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Can brake issues cause tires to go out of balance?
I bought a 2010 Honda Accord 4 cylinder with 10,000 miles on it about six months ago. Of course, on the test drive all seemed right with the car. Then we drove it off the lot and got it up to 75 Mph on the highway and it was easy to notice something wasn't right. The steering wheel shook noticeably. The next day we took it back and they did an alignment and road force balanced all the tires.
After that, it drove well until about a month ago (at this point we had about 16,000 miles on it). It seemed to gradually start to shake again at highway speeds, but this time it also started to shake real bad when you would apply the brakes. I took it back to the dealership again and, at first, they wanted to charge me to change the front pads and re-surface the rotors claiming that they only warranty the brakes for 12,000 miles from when the car was new. After some complaining (I found a service bulletin about the front brakes while waiting for the car- which helped change their mind), they ended up doing it for free. The issue with the steering wheel shaking while braking went away and all seemed well.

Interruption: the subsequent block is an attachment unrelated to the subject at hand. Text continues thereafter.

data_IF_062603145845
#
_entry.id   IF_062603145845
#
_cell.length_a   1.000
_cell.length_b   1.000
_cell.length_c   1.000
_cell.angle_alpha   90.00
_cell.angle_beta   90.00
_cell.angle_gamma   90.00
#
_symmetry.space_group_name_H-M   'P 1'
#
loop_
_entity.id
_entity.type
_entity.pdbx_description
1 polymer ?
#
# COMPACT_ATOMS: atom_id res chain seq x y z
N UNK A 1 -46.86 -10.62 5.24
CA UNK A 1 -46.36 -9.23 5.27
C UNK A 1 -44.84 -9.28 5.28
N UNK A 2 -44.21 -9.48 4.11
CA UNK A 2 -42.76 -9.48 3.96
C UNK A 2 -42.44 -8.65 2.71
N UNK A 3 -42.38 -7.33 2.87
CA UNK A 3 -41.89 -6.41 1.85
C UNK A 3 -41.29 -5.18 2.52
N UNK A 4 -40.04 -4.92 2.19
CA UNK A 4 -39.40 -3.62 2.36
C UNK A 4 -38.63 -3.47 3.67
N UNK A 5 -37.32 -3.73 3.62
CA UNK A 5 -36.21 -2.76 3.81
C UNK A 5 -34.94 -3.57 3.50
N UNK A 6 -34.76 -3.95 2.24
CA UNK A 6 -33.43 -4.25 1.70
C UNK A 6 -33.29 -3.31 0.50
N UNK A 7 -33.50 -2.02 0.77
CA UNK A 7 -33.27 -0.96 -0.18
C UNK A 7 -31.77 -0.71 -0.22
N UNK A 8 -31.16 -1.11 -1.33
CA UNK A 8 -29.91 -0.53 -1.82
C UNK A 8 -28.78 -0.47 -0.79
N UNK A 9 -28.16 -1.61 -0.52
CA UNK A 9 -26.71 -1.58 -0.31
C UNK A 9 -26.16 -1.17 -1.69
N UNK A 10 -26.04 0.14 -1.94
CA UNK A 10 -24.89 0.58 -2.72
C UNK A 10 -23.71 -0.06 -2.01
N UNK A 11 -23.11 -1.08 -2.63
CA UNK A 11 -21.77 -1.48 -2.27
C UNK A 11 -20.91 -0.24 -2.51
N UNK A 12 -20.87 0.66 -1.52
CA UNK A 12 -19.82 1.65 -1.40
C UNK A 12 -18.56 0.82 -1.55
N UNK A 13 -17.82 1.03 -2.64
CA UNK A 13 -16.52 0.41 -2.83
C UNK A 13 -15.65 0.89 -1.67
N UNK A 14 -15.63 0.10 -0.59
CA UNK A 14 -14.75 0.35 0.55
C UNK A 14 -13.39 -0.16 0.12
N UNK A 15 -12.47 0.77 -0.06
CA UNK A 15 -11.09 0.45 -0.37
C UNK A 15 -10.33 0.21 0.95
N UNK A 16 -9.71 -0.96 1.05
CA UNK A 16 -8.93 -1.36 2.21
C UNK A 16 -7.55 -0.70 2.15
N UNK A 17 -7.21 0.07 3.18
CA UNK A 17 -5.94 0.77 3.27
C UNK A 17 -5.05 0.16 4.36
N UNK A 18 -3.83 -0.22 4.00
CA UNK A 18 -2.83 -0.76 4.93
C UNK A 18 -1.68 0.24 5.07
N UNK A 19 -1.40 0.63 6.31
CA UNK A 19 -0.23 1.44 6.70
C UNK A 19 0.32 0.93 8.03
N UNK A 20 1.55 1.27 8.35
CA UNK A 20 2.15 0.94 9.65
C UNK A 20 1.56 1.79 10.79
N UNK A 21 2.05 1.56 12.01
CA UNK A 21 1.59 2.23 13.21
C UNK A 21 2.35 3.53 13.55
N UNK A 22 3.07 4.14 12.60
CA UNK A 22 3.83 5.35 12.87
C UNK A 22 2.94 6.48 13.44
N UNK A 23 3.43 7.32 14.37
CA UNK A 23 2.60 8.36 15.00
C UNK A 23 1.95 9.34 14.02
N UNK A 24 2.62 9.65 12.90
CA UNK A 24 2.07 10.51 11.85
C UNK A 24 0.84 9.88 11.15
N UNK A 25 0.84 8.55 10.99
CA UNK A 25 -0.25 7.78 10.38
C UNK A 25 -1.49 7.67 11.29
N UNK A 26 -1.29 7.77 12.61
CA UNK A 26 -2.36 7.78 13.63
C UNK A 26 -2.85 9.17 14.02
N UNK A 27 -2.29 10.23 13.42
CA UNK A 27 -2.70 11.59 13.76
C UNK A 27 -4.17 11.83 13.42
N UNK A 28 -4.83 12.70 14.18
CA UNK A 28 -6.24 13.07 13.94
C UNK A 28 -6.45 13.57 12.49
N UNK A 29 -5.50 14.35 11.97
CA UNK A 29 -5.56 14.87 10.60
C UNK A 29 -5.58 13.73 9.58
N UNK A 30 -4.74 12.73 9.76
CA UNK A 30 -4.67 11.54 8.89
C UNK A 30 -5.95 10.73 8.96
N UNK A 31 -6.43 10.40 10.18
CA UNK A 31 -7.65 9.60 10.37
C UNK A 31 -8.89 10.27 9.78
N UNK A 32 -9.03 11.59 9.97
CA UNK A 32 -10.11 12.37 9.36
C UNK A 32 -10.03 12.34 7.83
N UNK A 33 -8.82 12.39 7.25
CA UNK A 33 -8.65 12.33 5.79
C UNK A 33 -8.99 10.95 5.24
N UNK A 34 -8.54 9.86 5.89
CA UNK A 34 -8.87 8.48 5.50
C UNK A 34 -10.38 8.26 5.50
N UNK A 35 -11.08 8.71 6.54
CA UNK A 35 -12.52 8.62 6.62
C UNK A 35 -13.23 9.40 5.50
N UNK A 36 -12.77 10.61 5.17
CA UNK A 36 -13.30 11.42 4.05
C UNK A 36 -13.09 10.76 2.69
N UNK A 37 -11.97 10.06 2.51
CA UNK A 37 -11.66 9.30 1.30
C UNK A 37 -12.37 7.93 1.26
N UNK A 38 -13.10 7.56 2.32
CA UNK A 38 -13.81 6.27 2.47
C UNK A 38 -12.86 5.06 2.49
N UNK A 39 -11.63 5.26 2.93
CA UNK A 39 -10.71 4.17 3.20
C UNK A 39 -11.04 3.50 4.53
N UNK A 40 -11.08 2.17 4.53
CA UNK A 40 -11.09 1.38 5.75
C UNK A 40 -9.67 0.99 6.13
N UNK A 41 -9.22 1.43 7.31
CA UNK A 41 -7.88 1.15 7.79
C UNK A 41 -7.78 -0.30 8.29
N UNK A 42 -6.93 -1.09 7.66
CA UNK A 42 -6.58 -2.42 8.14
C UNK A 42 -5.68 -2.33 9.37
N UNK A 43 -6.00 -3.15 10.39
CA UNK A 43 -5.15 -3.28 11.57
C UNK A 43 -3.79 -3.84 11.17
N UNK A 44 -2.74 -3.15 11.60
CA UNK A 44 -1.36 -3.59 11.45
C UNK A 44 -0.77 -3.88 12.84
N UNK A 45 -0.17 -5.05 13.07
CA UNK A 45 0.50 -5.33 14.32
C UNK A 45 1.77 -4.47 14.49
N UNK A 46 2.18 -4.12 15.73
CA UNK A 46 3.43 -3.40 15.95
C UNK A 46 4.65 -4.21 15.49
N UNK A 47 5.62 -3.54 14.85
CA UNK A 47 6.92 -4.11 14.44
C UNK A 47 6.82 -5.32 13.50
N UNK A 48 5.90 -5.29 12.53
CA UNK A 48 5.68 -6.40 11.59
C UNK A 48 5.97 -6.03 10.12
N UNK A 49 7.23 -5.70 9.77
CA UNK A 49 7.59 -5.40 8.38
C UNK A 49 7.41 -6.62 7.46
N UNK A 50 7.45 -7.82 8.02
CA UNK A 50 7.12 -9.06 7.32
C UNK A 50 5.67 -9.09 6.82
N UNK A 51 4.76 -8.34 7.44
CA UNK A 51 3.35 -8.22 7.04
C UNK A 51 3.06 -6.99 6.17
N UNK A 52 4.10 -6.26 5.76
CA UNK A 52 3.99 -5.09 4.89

Then, we got the car up to highway speeds again. It is now shaking without applying the brakes like it did when we bought it. I think the wheels are out of balance again and I'll bet they aren't going to re-balance them for free. My question is:
Can bad rotors/worn pads (general brake issues) cause tires to go out of balance a lot faster than they should?
I understand that tires will go out of balance over time... but with every other car I've owned, I've only had to balance the tires every 15,000 - 20,000 miles or so. Actually, now that I really think about it, I've had some cars where I never had to balance the tires for years (I had a Camry about ten years ago- and owned if for 5 years- and never balanced the tires once, and it always drove great without any steering wheel shake at any speed).
Thanks in advance for any knowledgeable advice.